- Implementation commitment. Confidence in hazard mitigation is higher if governments appear committed to implementation.

As to the third question, the following ideas are suggested:
- Pooling of resources. Donor and technical assistance agencies should make available their professional staff for joint missions at varying stages of the project cycle;

- Exchange of experiences. Donor agency staff should present through a structured program their institution’s natural hazards management policy, programs and project evaluation criteria. Technical assistance agency representatives should periodically present case study and other training course material on the design and implementation of natural hazard assessment and mitigation techniques in project formulation taken from real field experiences; and

- Government institutional support. Development agencies should make natural hazard assessment and mitigation a standard area of government institution staff development and training support programs in conjunction with project formulation activities.

Incentives for Analysis

If project staffs of the development assistance agencies who assist government institutions are faced with a requirement to review or incorporate natural hazards assessment and mitigation into project preparation and analysis, there will be some resistance unless there is consistency with existing review mechanisms and appraisal methods. Various ways to promote this exist:

- Provide reusable information. Guidelines for sectors to alert them to the implications of specific hazards, as well as examples of appropriate mitigation measures and implementation requirements should be given. This approach is only as effective as the use of other guidelines, and depends largely on mechanisms to ensure that they are used routinely;

- Integrate hazard concerns into existing review mechanisms such as programming missions, project identification reports, reconnaissance surveys, and project appraisal. Hazards will inevitably be one of many factors to be taken onto account and there is a limit to the positive contribution that such mechanisms can contribute to project design;

- Promote proven mitigation measures in relation to specific types of projects. Design standards, insurance schemes, diversification of crops, feasibility of hazard resistant crops or designs are examples. Project staffs are more likely to become enthusiastic about positive project opportunities than review mechanisms;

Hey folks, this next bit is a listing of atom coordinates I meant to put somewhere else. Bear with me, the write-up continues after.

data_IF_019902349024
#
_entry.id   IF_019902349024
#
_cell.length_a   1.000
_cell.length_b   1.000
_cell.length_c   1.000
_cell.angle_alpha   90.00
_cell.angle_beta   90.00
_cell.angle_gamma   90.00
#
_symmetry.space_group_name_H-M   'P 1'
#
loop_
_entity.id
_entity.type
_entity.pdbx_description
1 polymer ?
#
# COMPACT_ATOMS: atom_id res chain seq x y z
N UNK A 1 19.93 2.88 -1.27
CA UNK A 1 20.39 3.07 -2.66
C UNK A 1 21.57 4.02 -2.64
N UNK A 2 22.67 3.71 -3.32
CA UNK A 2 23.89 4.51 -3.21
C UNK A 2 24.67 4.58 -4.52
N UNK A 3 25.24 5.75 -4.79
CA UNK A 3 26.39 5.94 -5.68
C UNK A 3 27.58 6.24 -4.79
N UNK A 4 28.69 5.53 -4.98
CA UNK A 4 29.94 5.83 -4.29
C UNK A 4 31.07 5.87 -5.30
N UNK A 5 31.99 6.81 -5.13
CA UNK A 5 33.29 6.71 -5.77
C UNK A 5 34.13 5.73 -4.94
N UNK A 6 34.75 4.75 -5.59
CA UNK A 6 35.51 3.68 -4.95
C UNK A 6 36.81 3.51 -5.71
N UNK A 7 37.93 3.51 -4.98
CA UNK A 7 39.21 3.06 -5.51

- Incorporate the costs and benefits of hazard mitigation into economic appraisal. This makes sense to the extent that decisions are made on the basis of economic returns, that the information on which to base the economic calculations is available and that the analysis is geared towards improving project design. Agencies vary considerably in the importance attached to economic evaluation;

It is hard to generate support for a new activity unless it can be justified on the basis of financial and economic returns. From this point of view, it is an advantage to be able to show that hazard mitigation can save financial and economic costs in the conventional cost-benefit framework; and,

- Sensitize project staff members. This is especially important for project staff responsible for hazard prone regions and sectoral advisers responsible for hazard sensitive sectors. Training, cooperation, and publicity can contribute to making project staff more aware of the issue. This, probably more than any other factor, can offset the institutional and financial resistance to hazard assesment and mitigation on the part of government and the development assistance agencies alike.

Assignment of Accountability for Losses

Ultimately, the concern of the development assistance donors for natural hazards assessment and mitigation is dependent on the degree to which they suffer losses from natural disasters that may be incurred by the projects in which they assist in planning, designing and funding.

There are a number of ways to assign accountability:

- Evaluate losses from natural hazards in the context of not only the creditworthiness of the government or a particular sector, but also the donor’s program area and its project design and loan repayment performance;

- Study, discuss and publish evaluations in instances where losses have been Incurred for projects that failed to consider or evaluate hazard mitigation measures; and

- Promote professional standards on the part of the engineers, agronomists or other responsible for planning and executing development projects that include natural hazards assessment and mitigation issues.

CIDIE Discussion and Future Actions

Implementation of the proposed strategy for promoting natural hazard assessment and mitigation in investment projects will require not only a continuation of the existing activities such as those of the OAS, but also new efforts to produce cooperation between donors, technical assistance agencies and national governments. The financial resources necessary to sustain the recommended activities would be quite small in comparison with the potential savings from reduced emergency relief and reconstruction programs. The institutional commitment necessary to modify procedures and introduce changes is great, but certainly affordable given the alternatives.

In order to further define the resources and commitment necessary to implement the strategy, attached is a list of questions for review by each member of CIDIE and possibly for group discussion. Responding to these questions and determining specific actions to be taken is a possible next step for evolving individual agency policies and identifying possible areas of cooperation between CIDIE members.